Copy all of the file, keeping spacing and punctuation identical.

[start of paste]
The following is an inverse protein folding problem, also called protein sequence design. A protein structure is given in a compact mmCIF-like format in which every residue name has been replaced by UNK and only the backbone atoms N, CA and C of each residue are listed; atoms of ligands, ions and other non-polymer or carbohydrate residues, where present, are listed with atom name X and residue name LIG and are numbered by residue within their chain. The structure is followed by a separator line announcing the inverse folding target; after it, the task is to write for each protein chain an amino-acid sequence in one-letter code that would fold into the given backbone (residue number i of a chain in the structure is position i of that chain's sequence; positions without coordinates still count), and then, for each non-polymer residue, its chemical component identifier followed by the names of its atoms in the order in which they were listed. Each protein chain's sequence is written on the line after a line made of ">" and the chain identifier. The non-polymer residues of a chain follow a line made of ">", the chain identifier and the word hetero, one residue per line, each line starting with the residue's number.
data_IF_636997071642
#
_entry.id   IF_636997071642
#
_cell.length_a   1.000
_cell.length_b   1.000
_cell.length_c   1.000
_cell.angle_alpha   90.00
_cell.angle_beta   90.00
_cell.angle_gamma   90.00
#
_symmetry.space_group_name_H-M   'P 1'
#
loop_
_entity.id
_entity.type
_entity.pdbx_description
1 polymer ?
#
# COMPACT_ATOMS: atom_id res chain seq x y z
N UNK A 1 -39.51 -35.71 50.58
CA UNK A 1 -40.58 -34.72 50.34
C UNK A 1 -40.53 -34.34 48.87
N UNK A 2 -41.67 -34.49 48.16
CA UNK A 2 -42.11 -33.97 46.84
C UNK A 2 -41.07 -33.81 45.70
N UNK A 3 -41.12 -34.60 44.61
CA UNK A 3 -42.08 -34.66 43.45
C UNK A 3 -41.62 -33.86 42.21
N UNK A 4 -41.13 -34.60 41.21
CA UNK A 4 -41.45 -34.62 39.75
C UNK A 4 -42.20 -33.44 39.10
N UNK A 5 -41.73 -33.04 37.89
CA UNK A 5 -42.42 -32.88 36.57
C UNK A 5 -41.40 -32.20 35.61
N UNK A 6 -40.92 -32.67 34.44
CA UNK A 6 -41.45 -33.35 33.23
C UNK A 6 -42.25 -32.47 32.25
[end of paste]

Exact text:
The following is an inverse protein folding problem, also called protein sequence design. A protein structure is given in a compact mmCIF-like format in which every residue name has been replaced by UNK and only the backbone atoms N, CA and C of each residue are listed; atoms of ligands, ions and other non-polymer or carbohydrate residues, where present, are listed with atom name X and residue name LIG and are numbered by residue within their chain. The structure is followed by a separator line announcing the inverse folding target; after it, the task is to write for each protein chain an amino-acid sequence in one-letter code that would fold into the given backbone (residue number i of a chain in the structure is position i of that chain's sequence; positions without coordinates still count), and then, for each non-polymer residue, its chemical component identifier followed by the names of its atoms in the order in which they were listed. Each protein chain's sequence is written on the line after a line made of ">" and the chain identifier. The non-polymer residues of a chain follow a line made of ">", the chain identifier and the word hetero, one residue per line, each line starting with the residue's number.
data_IF_636997071642
#
_entry.id   IF_636997071642
#
_cell.length_a   1.000
_cell.length_b   1.000
_cell.length_c   1.000
_cell.angle_alpha   90.00
_cell.angle_beta   90.00
_cell.angle_gamma   90.00
#
_symmetry.space_group_name_H-M   'P 1'
#
loop_
_entity.id
_entity.type
_entity.pdbx_description
1 polymer ?
#
# COMPACT_ATOMS: atom_id res chain seq x y z
N UNK A 1 -39.51 -35.71 50.58
CA UNK A 1 -40.58 -34.72 50.34
C UNK A 1 -40.53 -34.34 48.87
N UNK A 2 -41.67 -34.49 48.16
CA UNK A 2 -42.11 -33.97 46.84
C UNK A 2 -41.07 -33.81 45.70
N UNK A 3 -41.12 -34.60 44.61
CA UNK A 3 -42.08 -34.66 43.45
C UNK A 3 -41.62 -33.86 42.21
N UNK A 4 -41.13 -34.60 41.21
CA UNK A 4 -41.45 -34.62 39.75
C UNK A 4 -42.20 -33.44 39.10
N UNK A 5 -41.73 -33.04 37.89
CA UNK A 5 -42.42 -32.88 36.57
C UNK A 5 -41.40 -32.20 35.61
N UNK A 6 -40.92 -32.67 34.44
CA UNK A 6 -41.45 -33.35 33.23
C UNK A 6 -42.25 -32.47 32.25